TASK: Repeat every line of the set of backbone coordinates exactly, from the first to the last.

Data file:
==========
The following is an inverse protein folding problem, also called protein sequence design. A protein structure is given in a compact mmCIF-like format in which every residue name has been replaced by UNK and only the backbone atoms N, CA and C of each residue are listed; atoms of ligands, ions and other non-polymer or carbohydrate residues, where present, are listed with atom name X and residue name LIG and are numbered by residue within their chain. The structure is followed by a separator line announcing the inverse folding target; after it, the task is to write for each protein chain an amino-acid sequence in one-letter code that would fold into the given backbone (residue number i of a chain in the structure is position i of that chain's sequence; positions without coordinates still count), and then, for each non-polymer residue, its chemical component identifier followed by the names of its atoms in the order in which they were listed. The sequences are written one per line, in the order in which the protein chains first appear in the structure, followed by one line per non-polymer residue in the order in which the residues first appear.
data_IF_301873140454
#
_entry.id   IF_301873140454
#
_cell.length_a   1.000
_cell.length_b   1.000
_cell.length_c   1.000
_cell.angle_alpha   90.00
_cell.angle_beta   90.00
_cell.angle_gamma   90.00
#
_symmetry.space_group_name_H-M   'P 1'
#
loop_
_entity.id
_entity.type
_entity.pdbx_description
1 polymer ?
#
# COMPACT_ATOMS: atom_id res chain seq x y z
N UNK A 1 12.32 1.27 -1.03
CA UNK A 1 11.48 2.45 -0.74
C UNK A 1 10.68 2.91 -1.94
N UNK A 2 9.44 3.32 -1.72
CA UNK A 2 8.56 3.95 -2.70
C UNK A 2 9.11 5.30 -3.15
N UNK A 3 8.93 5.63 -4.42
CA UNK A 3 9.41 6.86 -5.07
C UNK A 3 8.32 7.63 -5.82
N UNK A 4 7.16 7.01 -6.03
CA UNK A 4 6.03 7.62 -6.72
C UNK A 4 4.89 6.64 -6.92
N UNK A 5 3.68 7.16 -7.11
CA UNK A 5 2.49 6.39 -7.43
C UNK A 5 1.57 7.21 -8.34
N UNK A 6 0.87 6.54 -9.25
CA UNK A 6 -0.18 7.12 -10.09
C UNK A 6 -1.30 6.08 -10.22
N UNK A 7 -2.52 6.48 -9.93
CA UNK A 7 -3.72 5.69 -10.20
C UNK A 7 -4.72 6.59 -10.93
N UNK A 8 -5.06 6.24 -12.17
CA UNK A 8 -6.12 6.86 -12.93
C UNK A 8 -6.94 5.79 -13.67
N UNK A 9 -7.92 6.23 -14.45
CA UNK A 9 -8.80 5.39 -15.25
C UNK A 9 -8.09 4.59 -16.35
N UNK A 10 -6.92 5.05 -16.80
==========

The following is an inverse protein folding problem, also called protein sequence design. A protein structure is given in a compact mmCIF-like format in which every residue name has been replaced by UNK and only the backbone atoms N, CA and C of each residue are listed; atoms of ligands, ions and other non-polymer or carbohydrate residues, where present, are listed with atom name X and residue name LIG and are numbered by residue within their chain. The structure is followed by a separator line announcing the inverse folding target; after it, the task is to write for each protein chain an amino-acid sequence in one-letter code that would fold into the given backbone (residue number i of a chain in the structure is position i of that chain's sequence; positions without coordinates still count), and then, for each non-polymer residue, its chemical component identifier followed by the names of its atoms in the order in which they were listed. The sequences are written one per line, in the order in which the protein chains first appear in the structure, followed by one line per non-polymer residue in the order in which the residues first appear.
data_IF_301873140454
#
_entry.id   IF_301873140454
#
_cell.length_a   1.000
_cell.length_b   1.000
_cell.length_c   1.000
_cell.angle_alpha   90.00
_cell.angle_beta   90.00
_cell.angle_gamma   90.00
#
_symmetry.space_group_name_H-M   'P 1'
#
loop_
_entity.id
_entity.type
_entity.pdbx_description
1 polymer ?
#
# COMPACT_ATOMS: atom_id res chain seq x y z
N UNK A 1 12.32 1.27 -1.03
CA UNK A 1 11.48 2.45 -0.74
C UNK A 1 10.68 2.91 -1.94
N UNK A 2 9.44 3.32 -1.72
CA UNK A 2 8.56 3.95 -2.70
C UNK A 2 9.11 5.30 -3.15
N UNK A 3 8.93 5.63 -4.42
CA UNK A 3 9.41 6.86 -5.07
C UNK A 3 8.32 7.63 -5.82
N UNK A 4 7.16 7.01 -6.03
CA UNK A 4 6.03 7.62 -6.72
C UNK A 4 4.89 6.64 -6.92
N UNK A 5 3.68 7.16 -7.11
CA UNK A 5 2.49 6.39 -7.43
C UNK A 5 1.57 7.21 -8.34
N UNK A 6 0.87 6.54 -9.25
CA UNK A 6 -0.18 7.12 -10.09
C UNK A 6 -1.30 6.08 -10.22
N UNK A 7 -2.52 6.48 -9.93
CA UNK A 7 -3.72 5.69 -10.20
C UNK A 7 -4.72 6.59 -10.93
N UNK A 8 -5.06 6.24 -12.17
CA UNK A 8 -6.12 6.86 -12.93
C UNK A 8 -6.94 5.79 -13.67
N UNK A 9 -7.92 6.23 -14.45
CA UNK A 9 -8.80 5.39 -15.25
C UNK A 9 -8.09 4.59 -16.35
N UNK A 10 -6.92 5.05 -16.80